Bridie Farrell, a survivor of child sexual abuse and founder of the advocacy group America Loves Kids who pushed for the passage of New York’s Child Victims Act, echoed some of Vladimer’s concerns. “I have no idea how he would function as a legislator,” Farrell said of Terranova. “But I do think that it's a sneak peek into his moral compass and what he's willing to trade this for that.”

City & State reached out to Terranova’s campaign about these donations – and about a picture that was posted to Terranova’s Facebook page of King and Terranova, with the caption: “This is my friend. My brother. NYC Council member Andy King.” A spokesman for the campaign did not comment directly on either the donations or the photo, but turned attention to Terranova’s opponent, Gianaris. “Any attempt to obfuscate the support of lobbyists, real estate interests, and thousands of undisclosed individuals for Sen. Gianaris won’t fly,” spokesman Tom Musich wrote in an email. “Everyone knows his record as a job killer and no amount of mud slinging will change that.” One of Terranova’s key criticisms against Gianaris is his role in killing the deal to bring an Amazon headquarters to Long Island City. Gianaris, along with other Amazon HQ2 opponents, continues to maintain that Queens is better off without the behemoth tech company’s presence.

Musich specifically referenced a $750 donation Gianaris received from the Konar Holding Corp., a company based in West Henrietta, New York, that has owned at least one real estate company. Gianaris is among the progressive politicians who have closed their wallets to real estate donations. Asked about the donation, Gianaris spokesman Alex Marion said that Konar is a financial services company that has various assets – not just real estate. They’re not a Related Companies or Kushner Properties, he said.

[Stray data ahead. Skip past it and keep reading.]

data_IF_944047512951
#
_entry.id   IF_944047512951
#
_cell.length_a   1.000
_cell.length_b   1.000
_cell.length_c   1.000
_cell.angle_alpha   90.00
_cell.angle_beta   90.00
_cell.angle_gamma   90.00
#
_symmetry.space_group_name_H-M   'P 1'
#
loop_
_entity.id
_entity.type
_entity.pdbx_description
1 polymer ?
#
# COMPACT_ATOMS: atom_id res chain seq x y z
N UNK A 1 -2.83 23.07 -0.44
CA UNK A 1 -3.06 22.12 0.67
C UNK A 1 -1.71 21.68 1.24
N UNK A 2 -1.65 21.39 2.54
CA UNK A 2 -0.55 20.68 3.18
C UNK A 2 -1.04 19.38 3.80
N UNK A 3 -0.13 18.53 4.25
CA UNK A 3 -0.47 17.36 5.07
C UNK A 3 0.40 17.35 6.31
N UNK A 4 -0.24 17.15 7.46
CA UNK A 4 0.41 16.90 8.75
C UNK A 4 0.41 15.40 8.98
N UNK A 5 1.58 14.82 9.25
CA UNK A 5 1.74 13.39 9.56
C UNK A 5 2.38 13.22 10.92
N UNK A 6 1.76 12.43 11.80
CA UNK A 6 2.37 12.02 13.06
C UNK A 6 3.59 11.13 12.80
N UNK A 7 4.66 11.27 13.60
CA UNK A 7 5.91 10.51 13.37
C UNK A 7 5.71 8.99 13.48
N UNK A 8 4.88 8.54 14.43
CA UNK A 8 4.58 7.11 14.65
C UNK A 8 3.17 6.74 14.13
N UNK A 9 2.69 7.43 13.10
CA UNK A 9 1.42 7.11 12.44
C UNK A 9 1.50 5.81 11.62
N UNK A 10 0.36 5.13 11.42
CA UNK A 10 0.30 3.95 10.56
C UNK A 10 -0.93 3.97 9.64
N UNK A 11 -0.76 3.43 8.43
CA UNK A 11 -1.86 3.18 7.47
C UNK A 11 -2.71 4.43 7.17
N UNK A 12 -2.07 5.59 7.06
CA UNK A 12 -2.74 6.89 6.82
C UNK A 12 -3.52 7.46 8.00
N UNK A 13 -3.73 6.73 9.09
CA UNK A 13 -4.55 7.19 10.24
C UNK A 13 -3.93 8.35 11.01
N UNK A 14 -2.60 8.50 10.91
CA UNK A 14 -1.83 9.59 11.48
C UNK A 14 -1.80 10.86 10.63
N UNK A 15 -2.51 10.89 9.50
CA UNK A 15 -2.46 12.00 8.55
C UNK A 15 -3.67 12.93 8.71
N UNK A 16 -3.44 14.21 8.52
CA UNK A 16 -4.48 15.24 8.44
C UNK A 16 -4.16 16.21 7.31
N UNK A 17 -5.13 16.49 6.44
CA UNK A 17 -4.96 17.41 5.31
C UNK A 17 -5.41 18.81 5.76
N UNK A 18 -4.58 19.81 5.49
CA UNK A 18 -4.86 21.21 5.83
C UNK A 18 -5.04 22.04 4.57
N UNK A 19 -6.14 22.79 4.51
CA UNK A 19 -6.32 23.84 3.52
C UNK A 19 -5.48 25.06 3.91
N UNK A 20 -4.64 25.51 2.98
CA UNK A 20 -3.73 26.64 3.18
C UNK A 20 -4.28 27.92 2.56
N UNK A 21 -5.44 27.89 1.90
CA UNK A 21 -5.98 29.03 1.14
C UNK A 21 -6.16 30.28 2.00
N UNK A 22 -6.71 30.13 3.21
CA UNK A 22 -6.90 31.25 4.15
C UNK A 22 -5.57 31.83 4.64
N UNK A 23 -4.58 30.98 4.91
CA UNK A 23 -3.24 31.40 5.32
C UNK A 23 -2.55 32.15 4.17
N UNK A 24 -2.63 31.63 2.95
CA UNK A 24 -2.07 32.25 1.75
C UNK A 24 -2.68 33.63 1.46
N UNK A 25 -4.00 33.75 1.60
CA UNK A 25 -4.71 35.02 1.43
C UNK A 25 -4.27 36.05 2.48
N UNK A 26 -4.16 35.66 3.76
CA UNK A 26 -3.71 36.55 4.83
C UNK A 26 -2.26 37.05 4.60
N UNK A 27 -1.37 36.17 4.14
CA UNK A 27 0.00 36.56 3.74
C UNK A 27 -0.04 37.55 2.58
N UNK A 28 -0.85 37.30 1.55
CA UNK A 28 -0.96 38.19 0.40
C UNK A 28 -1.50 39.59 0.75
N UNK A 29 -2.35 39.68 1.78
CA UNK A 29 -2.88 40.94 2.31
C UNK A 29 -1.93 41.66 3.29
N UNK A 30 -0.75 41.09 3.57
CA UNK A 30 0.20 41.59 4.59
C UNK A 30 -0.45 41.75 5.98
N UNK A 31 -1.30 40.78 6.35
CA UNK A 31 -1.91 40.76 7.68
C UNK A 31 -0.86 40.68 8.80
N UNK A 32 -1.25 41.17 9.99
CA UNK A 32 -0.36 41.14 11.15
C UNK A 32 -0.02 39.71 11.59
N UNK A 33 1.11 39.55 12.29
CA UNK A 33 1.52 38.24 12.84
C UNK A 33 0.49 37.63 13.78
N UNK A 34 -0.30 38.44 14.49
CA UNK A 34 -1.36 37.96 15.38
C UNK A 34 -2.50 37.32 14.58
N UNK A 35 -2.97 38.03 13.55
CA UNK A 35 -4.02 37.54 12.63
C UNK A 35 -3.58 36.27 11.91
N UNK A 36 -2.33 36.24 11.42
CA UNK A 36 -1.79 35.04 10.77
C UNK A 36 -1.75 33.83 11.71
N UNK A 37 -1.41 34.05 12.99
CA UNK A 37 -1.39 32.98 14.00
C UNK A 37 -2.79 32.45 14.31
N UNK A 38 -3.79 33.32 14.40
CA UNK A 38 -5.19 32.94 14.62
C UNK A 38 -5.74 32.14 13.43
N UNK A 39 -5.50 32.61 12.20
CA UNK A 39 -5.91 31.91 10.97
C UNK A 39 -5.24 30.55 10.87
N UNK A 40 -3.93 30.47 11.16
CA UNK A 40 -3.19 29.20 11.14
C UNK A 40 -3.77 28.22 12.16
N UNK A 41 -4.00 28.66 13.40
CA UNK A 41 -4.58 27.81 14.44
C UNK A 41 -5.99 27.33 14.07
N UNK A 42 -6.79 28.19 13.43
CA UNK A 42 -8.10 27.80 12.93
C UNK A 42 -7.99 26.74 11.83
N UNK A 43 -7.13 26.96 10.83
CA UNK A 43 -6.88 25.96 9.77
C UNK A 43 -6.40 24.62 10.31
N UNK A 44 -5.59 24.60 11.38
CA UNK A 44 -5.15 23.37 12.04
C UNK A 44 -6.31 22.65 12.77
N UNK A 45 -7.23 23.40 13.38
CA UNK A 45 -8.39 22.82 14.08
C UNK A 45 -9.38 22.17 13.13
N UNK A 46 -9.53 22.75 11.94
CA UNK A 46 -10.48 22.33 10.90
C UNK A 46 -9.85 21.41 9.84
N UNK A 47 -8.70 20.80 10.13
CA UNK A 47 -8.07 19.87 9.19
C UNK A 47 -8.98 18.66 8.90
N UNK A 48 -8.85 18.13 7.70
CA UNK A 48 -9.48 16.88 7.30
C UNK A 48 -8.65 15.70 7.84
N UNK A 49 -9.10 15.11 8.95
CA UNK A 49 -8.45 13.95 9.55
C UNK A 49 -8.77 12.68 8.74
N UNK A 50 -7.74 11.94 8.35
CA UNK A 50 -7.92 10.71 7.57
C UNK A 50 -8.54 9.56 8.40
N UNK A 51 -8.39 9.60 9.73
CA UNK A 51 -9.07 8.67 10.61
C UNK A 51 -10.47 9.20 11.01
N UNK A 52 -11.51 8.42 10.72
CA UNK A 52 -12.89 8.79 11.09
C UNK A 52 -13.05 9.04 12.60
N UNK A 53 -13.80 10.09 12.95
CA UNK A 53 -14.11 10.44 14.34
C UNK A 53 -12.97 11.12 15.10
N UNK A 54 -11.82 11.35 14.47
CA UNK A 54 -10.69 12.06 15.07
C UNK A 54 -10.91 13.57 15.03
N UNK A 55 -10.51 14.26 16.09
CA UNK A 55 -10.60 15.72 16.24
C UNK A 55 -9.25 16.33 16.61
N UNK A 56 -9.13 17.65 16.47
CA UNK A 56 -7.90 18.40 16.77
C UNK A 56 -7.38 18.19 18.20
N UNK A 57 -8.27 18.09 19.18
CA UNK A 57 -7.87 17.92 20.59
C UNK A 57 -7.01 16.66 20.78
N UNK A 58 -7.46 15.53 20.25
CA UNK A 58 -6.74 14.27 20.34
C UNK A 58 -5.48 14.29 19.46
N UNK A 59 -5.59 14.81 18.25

As to the “thousands of undisclosed individuals” Musich referenced as donors, Gianaris’ latest filing does include 2,512 unitemized contributions totaling over $11,000. But Marion said those are small-dollar donations which, under New York campaign finance rules, don’t have to be itemized with details including the donor’s name or address, as long as the donor does not exceed $99 in total contributions to a single candidate.

Gianaris has held his state Senate seat for nearly a decade, but has nonetheless faced criticism on multiple fronts from those who wanted Amazon to come to Queens. Terranova was registered as a Republican until 2016, and is one of two Republicans-turned-Democrats who have challenged Gianaris in the Democratic primary this year. Justin Potter, a Long Island City resident who ran on a pro-Amazon platform, is the other, but he has since dropped out. 

Gianaris’ spokesman joined advocates in blasting Terranova for accepting donations from King and Delis. “By accepting money from known sexual harassers, longtime Republican Iggy Terranova has proven beyond a doubt he lacks the judgment to represent western Queens,” Marion said in a written statement.